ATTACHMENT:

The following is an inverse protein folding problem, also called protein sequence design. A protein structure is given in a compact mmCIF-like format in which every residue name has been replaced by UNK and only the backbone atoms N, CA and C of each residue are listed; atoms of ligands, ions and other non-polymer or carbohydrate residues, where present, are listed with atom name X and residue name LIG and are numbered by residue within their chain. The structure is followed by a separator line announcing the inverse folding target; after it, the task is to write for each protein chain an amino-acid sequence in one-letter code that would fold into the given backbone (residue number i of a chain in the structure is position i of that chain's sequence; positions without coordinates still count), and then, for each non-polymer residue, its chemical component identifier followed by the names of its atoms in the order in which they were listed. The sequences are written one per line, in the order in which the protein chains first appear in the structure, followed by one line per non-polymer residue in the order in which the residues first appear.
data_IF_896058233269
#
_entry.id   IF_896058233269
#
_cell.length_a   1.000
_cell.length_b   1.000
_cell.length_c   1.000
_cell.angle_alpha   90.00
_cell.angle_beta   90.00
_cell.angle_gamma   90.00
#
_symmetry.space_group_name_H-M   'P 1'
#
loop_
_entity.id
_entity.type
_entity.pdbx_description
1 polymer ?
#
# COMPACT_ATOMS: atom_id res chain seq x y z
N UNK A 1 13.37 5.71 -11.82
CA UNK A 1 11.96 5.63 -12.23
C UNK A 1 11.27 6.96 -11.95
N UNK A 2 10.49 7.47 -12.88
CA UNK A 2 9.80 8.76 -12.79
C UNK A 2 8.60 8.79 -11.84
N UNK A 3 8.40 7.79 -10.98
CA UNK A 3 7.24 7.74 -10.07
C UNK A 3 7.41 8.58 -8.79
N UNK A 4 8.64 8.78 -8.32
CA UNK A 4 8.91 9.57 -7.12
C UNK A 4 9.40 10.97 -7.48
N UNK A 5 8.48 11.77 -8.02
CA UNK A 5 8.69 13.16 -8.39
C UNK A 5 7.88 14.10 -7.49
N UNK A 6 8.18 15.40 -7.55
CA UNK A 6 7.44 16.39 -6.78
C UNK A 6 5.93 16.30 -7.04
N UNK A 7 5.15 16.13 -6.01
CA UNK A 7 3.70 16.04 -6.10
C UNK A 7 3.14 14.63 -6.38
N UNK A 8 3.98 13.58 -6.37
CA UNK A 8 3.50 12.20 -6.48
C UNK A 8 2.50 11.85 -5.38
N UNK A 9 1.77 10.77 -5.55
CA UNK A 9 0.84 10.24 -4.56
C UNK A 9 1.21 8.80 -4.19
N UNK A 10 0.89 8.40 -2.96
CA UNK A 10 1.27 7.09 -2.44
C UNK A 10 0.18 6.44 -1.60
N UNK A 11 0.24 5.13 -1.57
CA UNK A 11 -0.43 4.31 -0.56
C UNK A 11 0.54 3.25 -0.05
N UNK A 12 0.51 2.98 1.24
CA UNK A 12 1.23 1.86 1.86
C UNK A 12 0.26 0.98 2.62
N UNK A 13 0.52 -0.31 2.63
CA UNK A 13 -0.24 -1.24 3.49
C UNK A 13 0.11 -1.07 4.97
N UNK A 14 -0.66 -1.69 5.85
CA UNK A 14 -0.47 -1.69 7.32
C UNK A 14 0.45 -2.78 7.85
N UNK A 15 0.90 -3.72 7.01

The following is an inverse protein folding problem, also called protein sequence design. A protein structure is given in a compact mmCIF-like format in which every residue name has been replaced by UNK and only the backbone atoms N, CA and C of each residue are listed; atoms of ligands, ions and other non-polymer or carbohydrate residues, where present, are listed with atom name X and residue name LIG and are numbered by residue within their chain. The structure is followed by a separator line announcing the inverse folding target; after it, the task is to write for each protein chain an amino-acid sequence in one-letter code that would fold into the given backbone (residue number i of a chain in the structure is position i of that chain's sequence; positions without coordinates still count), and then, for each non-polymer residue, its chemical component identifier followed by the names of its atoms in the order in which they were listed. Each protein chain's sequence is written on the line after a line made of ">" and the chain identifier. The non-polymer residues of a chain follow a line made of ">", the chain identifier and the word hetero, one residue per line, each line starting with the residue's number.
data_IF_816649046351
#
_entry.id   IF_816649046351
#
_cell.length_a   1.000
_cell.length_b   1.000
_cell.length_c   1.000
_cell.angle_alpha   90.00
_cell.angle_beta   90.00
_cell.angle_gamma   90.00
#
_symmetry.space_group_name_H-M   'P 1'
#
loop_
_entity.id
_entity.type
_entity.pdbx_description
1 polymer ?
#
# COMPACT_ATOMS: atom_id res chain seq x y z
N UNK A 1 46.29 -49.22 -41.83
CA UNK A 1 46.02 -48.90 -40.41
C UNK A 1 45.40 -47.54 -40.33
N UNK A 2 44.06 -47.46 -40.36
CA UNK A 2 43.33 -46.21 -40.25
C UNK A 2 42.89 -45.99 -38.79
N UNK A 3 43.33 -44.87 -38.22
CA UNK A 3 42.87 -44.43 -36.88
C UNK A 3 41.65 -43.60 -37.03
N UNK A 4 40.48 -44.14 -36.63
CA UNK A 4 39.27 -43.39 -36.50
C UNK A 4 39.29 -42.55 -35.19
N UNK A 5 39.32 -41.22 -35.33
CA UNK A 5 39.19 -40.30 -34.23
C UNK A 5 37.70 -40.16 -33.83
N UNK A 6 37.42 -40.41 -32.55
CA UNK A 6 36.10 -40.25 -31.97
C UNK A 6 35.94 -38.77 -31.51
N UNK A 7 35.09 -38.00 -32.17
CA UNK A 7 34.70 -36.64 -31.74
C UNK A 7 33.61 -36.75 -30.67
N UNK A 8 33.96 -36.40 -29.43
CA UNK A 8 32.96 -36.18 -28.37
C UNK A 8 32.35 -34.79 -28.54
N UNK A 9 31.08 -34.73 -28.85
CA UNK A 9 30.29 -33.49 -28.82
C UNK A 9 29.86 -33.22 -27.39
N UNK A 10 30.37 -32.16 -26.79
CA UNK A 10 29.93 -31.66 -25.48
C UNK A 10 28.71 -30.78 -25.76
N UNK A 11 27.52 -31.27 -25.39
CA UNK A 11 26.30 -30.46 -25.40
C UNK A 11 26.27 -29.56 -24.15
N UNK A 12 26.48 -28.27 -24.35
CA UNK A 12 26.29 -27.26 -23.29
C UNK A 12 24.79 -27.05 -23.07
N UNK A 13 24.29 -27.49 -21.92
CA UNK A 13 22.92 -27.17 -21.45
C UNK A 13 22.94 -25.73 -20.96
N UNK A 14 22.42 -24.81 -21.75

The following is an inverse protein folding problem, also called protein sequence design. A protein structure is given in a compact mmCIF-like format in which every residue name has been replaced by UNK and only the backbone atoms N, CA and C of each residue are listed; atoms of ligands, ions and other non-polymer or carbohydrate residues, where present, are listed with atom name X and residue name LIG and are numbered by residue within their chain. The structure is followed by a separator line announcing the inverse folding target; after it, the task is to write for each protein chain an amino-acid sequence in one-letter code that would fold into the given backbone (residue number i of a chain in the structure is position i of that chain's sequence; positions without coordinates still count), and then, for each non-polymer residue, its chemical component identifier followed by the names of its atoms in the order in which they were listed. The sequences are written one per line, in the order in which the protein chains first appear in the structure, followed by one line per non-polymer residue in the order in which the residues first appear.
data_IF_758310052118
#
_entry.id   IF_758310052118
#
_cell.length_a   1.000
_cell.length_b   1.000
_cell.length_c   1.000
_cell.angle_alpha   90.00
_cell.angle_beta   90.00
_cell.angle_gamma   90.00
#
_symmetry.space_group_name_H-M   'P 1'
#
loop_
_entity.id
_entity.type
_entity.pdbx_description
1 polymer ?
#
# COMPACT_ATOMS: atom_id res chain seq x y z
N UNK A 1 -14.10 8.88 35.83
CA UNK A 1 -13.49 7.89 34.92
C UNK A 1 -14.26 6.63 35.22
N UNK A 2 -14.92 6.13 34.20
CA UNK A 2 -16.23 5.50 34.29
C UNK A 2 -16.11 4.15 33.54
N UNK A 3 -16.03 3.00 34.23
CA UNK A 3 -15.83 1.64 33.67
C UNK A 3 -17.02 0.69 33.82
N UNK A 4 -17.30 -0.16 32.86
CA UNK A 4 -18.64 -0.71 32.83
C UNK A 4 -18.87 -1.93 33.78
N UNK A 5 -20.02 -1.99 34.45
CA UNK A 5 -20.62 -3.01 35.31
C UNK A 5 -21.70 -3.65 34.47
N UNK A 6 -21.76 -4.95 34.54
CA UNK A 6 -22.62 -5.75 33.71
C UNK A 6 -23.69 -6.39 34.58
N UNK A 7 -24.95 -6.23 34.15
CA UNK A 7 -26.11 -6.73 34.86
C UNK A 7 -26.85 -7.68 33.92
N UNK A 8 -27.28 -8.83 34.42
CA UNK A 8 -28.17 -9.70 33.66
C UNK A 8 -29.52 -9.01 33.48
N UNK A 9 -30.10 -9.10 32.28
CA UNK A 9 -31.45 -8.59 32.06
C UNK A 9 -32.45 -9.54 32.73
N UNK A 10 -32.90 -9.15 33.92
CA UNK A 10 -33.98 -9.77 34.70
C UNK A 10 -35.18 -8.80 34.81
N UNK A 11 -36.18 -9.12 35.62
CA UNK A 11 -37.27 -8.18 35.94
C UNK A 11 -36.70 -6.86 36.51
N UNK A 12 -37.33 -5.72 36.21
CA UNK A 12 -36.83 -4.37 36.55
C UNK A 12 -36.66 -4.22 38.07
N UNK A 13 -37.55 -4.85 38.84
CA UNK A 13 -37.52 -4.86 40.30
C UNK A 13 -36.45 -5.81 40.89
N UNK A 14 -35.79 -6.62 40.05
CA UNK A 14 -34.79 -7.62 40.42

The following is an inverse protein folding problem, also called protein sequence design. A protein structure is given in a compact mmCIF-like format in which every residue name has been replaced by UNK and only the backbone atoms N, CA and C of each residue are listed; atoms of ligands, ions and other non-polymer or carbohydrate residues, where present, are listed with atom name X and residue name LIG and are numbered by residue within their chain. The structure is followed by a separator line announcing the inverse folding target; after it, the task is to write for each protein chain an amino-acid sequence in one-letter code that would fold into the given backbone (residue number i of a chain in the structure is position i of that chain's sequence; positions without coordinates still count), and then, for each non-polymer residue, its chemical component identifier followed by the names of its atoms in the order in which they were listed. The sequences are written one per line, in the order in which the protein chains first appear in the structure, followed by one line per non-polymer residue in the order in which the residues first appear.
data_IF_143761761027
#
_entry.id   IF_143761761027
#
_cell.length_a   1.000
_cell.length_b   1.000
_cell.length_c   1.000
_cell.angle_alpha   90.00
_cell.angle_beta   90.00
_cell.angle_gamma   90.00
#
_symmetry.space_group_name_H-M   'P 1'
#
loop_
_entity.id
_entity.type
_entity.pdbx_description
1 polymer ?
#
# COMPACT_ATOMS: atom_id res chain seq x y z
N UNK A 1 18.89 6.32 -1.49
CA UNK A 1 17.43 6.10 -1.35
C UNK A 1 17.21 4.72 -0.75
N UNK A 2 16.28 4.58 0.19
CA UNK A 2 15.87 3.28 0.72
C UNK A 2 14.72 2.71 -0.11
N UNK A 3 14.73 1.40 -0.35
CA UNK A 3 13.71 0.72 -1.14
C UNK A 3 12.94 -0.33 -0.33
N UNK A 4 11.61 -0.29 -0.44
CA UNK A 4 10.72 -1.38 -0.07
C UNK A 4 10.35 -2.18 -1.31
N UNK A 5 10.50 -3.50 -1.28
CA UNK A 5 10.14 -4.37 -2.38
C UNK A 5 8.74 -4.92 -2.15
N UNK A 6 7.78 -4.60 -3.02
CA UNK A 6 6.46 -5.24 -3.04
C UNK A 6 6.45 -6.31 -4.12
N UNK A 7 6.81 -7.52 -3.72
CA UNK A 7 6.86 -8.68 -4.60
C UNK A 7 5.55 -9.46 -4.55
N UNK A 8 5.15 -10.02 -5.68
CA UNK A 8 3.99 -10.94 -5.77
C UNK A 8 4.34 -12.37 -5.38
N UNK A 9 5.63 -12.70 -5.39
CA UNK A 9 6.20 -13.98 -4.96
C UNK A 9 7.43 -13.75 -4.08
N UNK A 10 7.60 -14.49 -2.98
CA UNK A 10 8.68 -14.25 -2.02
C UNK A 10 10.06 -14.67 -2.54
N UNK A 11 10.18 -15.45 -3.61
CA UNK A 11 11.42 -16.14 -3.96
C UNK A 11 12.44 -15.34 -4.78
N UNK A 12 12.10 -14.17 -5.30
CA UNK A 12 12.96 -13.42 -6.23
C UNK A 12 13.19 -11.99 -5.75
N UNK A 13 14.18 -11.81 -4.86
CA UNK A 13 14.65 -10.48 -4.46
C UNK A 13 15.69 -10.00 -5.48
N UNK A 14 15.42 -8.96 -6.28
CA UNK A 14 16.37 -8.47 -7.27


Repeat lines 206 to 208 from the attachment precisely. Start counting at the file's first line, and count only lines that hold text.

1 polymer ?
#
# COMPACT_ATOMS: atom_id res chain seq x y z